How Finland Leads the Way in Flexible Working
According to an article published in Forbes earlier this year, women are now making up 40% of new entrepreneurs, it’s clear that more women are turning to entrepreneurship. We know women are not declining. We are getting stronger and more engaged in careers they love.
Many are starting businesses. Over the past 20 years (1997–2017), the number of women-owned businesses has grown 114% compared to the overall national growth rate of 44% for all businesses. Women-owned businesses now account for 39% of all U.S. firms, employ 8% of the total private sector workforce and contribute 4.2% of total business revenues.
Even more powerful, many of us are creating our business around the needs of our family. Finding it easier to go and set up their own business around the needs or their children rather than waiting for their old fashioned company to introduce better access to flexible working.
In 2019, women want more choices. We are becoming leaders of new movements. Perhaps some UK organisations could take some advice from Finland who leads the way in flexible work. For many companies, flexible working is still being seen as a perk rather than being a right, such as how it has been embedded in Finland’s working culture for more than two decades. The Nordic nation style of work is well suited to the country’s deep-rooted culture of trust, equality and family values.
Finland is way ahead of the curve thanks to a new Working Hours Act. Due to come into force in 2020, it will give the majority of full-time employees the right to decide when and where they work for at least half of their working hours. “It is about adapting to the modern world,” says Tarja Kröger, a senior civil servant and advisor at Finland’s Ministry of Employment and the Economy, who helped to draft the law.
She explains that under the new legislation, workers will still be expected to put in an average of 40 hours a week, but this could include a multitude of different arrangements from regularly choosing fixed days to be based “at your summer cottage or your favourite coffee shop”, to starting and finishing early in order to manage childcare or be able to exercise outdoors while it’s still light. Some younger workers, she argues, are likely to ask to work longer hours for a fixed period to “bank” time off for long-haul travel.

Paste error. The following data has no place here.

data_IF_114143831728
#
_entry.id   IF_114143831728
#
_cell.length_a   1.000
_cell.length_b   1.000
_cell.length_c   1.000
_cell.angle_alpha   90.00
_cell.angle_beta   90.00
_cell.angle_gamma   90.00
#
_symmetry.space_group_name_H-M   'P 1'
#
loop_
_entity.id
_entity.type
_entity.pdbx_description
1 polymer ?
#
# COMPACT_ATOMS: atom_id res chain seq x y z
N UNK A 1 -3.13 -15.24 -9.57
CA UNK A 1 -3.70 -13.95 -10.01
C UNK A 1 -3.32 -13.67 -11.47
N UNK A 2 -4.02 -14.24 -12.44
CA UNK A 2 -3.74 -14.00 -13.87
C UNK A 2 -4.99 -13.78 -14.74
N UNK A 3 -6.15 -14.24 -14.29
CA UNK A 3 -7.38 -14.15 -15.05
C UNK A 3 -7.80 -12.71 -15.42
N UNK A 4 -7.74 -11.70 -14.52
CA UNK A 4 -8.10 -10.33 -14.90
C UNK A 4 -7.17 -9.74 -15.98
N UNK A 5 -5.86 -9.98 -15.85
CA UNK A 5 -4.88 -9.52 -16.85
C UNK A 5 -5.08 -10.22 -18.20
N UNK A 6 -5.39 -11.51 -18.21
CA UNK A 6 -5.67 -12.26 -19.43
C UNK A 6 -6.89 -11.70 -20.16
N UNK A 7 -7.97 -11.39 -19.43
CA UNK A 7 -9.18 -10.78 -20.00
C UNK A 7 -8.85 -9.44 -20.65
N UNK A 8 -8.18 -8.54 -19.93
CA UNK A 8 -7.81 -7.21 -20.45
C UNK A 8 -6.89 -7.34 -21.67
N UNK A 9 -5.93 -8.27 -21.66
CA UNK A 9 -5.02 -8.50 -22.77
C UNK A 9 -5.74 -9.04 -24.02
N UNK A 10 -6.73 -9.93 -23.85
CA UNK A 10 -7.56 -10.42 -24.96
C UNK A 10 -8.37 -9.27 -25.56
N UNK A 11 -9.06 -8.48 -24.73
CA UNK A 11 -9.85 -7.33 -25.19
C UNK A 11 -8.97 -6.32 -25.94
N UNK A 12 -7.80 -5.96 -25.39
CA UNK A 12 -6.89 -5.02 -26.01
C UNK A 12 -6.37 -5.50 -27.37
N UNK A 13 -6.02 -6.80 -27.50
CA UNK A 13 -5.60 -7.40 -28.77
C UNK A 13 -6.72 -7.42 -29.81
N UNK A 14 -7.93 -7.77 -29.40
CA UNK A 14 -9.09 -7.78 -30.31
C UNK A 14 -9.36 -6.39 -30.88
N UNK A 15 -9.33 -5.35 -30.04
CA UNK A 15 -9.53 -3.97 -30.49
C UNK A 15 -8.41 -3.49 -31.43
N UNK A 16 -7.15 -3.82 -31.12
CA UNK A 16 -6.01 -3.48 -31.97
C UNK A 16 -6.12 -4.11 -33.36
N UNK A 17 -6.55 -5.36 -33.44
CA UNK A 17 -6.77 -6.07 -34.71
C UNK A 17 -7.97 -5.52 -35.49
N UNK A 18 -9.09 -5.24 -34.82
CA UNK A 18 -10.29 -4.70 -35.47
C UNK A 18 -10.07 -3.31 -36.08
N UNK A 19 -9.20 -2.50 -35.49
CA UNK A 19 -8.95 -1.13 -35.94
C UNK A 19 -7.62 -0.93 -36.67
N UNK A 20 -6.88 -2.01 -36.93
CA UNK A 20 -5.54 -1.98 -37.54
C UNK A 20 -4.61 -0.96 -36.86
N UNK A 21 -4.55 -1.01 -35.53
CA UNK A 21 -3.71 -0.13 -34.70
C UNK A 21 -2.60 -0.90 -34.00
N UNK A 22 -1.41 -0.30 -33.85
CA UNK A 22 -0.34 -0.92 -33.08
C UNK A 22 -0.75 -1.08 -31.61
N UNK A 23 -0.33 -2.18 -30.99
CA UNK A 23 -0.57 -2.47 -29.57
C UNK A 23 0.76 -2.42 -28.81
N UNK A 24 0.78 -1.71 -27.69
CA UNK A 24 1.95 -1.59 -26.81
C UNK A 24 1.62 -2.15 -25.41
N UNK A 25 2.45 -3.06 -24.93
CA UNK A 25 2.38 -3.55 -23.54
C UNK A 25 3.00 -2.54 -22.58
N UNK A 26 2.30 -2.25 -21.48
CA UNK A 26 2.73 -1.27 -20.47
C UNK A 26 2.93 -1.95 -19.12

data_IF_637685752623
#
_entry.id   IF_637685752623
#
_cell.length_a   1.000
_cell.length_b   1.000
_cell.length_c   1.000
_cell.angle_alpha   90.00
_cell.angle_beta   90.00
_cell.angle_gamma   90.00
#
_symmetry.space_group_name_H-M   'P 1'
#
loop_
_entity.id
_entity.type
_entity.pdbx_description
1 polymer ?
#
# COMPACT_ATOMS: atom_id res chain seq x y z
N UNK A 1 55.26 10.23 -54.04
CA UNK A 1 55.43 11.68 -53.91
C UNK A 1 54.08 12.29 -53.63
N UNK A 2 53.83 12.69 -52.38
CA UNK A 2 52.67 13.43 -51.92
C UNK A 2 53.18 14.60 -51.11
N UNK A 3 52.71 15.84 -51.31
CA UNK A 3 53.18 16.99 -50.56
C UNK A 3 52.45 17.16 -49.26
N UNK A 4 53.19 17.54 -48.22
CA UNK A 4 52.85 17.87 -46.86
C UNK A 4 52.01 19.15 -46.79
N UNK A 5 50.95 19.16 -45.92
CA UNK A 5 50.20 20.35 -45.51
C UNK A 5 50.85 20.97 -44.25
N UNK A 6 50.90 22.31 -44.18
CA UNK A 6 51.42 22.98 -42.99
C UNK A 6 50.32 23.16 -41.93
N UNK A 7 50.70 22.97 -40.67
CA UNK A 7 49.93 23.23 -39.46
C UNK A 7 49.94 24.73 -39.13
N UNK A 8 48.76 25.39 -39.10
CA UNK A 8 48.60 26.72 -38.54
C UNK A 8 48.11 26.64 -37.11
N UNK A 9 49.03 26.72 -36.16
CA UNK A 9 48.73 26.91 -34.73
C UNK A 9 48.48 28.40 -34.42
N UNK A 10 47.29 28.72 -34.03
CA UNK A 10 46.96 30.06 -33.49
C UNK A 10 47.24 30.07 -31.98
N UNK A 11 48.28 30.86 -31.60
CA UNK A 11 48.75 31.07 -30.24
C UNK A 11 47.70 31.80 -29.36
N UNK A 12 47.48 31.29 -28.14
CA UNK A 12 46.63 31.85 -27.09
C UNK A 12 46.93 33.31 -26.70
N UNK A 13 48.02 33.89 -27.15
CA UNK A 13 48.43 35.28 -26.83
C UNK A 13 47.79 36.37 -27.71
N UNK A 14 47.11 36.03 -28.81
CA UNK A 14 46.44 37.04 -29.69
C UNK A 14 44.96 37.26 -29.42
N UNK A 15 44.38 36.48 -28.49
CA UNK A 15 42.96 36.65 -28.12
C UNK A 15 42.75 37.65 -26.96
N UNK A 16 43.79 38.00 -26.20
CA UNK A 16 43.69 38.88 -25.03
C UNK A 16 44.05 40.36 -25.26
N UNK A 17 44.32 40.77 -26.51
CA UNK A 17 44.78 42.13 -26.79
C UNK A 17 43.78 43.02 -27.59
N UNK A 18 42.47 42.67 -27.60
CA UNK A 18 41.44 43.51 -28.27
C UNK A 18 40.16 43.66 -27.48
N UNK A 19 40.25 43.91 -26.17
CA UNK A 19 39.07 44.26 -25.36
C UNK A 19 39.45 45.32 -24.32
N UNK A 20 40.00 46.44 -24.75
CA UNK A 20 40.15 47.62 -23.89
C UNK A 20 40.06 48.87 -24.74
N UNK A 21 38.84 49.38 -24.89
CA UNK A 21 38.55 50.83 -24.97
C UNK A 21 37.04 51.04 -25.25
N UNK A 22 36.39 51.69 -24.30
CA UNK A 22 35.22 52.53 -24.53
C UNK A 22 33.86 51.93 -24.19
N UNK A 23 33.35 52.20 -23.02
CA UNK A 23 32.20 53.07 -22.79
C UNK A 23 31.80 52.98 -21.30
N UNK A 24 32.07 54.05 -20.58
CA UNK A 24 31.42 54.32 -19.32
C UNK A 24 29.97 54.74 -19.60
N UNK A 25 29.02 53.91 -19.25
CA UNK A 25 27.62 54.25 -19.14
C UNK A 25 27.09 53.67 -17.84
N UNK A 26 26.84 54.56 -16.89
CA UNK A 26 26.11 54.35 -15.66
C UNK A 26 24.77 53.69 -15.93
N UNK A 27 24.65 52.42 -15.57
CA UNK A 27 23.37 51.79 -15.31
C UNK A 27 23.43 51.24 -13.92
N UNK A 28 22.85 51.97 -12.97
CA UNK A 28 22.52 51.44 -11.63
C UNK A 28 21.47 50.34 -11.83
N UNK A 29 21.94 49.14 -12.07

Employees and their managers will be asked to discuss their expectations in advance and draw up a contract for any new arrangements. She says there are also major benefits to flexible working for employers too, which often see increased efficiency and output from staff. “People are more productive when the working time arrangements are such that they can cope with life at work and home, and reconcile the different demands,” she argues.
Stanford University economics professor Nicholas Bloom found similar results in a study of more than 16,000 staff at a Chinese call centre, with those allowed to work flexibly from home boosting their productivity by 13% and taking less sick leave. Meanwhile research for US employee engagement firm TINYpulse in 2016 found that remote workers also felt happier and more valued than those in traditional office jobs.
In recent news, Conservative MP Helen Whately introduced a flexible working bill in Parliament. It would help close the gender pay gap, assist parents to share childcare, and help businesses keep staff, she said. Introducing her bill, she argued that unless employers had a sound business reason for having specific working hours, firms should introduce flexibility to every job. "The 40-hour, five-day working week made sense in an era of single-earner households and stay-at-home mums, but it no longer reflects the reality of how many modern families want to live their lives," she said. Anna Whitehouse (fondly known as Mother Pukka), founder of the campaign Flex Appeal, said it was "a huge moment".
Hopefully this is all the proof you need that whether you are running your own business or you are working for someone else, the information provided in this article proves again that flexibility is key for everyone. Regardless of gender, this proves that we all want flexibility and balance. It's called life.